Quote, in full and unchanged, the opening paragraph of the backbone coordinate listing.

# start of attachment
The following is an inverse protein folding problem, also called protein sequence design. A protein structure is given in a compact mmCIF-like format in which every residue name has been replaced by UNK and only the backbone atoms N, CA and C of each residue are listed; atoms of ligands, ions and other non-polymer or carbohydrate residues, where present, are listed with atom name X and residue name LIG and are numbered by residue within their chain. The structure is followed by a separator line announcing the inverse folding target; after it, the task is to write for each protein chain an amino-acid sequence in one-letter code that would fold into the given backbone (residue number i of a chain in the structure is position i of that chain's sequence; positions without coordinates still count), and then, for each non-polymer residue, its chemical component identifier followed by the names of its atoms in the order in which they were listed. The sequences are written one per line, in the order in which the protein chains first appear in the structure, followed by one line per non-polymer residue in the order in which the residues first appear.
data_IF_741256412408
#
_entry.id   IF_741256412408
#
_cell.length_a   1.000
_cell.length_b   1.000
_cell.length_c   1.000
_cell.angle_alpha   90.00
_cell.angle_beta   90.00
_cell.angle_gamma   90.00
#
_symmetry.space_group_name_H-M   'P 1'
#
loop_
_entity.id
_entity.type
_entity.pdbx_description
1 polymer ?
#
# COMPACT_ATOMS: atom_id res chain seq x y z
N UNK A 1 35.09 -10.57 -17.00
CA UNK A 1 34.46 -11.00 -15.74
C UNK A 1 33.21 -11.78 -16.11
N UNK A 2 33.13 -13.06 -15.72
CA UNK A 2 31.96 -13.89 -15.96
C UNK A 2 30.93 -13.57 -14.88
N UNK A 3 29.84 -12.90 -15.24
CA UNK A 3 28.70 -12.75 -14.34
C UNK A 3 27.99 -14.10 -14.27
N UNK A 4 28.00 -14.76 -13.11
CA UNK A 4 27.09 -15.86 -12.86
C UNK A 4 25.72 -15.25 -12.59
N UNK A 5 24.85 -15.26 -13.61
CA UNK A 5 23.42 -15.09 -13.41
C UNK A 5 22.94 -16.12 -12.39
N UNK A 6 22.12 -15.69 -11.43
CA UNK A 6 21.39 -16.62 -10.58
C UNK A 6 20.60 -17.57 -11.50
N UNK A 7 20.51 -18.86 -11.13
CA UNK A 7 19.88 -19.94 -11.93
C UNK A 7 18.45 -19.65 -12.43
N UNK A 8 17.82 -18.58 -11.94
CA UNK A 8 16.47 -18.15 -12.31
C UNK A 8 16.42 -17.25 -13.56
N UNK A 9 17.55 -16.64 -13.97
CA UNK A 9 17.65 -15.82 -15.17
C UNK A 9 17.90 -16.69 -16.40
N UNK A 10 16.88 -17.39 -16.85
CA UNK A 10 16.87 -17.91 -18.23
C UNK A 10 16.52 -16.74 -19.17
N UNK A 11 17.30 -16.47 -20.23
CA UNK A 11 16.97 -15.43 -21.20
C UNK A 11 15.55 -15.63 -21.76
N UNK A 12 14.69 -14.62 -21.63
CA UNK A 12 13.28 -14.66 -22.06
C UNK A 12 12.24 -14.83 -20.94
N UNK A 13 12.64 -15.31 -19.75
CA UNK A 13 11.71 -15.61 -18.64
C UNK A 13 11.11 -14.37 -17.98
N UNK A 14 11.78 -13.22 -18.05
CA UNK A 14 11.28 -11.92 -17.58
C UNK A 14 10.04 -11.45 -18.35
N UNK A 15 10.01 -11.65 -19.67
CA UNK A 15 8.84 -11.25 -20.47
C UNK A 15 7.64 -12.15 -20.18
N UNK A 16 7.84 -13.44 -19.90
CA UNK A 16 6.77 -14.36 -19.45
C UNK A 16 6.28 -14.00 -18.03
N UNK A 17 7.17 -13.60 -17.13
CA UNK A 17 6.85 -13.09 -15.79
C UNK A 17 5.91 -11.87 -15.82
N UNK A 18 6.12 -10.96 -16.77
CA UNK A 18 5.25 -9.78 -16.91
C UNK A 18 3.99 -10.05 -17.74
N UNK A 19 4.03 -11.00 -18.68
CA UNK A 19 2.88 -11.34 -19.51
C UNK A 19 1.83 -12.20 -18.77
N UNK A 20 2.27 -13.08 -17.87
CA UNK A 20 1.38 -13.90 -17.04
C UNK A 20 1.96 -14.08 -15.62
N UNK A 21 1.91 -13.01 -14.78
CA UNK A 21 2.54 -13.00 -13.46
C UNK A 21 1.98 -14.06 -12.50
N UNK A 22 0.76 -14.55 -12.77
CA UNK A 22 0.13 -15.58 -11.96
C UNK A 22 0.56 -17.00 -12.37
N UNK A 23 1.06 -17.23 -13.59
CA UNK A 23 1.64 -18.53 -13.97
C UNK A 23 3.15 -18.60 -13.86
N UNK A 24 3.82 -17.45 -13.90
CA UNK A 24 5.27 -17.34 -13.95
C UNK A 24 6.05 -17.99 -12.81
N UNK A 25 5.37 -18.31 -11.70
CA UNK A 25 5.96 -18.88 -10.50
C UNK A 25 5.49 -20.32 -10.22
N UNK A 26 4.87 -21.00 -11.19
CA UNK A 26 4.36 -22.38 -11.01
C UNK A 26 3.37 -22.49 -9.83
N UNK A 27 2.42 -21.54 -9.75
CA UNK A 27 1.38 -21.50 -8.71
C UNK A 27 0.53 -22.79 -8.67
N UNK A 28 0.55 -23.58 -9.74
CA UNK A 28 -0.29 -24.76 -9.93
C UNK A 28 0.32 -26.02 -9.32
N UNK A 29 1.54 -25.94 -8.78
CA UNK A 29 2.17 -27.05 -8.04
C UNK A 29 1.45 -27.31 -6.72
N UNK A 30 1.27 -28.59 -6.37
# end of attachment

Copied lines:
The following is an inverse protein folding problem, also called protein sequence design. A protein structure is given in a compact mmCIF-like format in which every residue name has been replaced by UNK and only the backbone atoms N, CA and C of each residue are listed; atoms of ligands, ions and other non-polymer or carbohydrate residues, where present, are listed with atom name X and residue name LIG and are numbered by residue within their chain. The structure is followed by a separator line announcing the inverse folding target; after it, the task is to write for each protein chain an amino-acid sequence in one-letter code that would fold into the given backbone (residue number i of a chain in the structure is position i of that chain's sequence; positions without coordinates still count), and then, for each non-polymer residue, its chemical component identifier followed by the names of its atoms in the order in which they were listed. The sequences are written one per line, in the order in which the protein chains first appear in the structure, followed by one line per non-polymer residue in the order in which the residues first appear.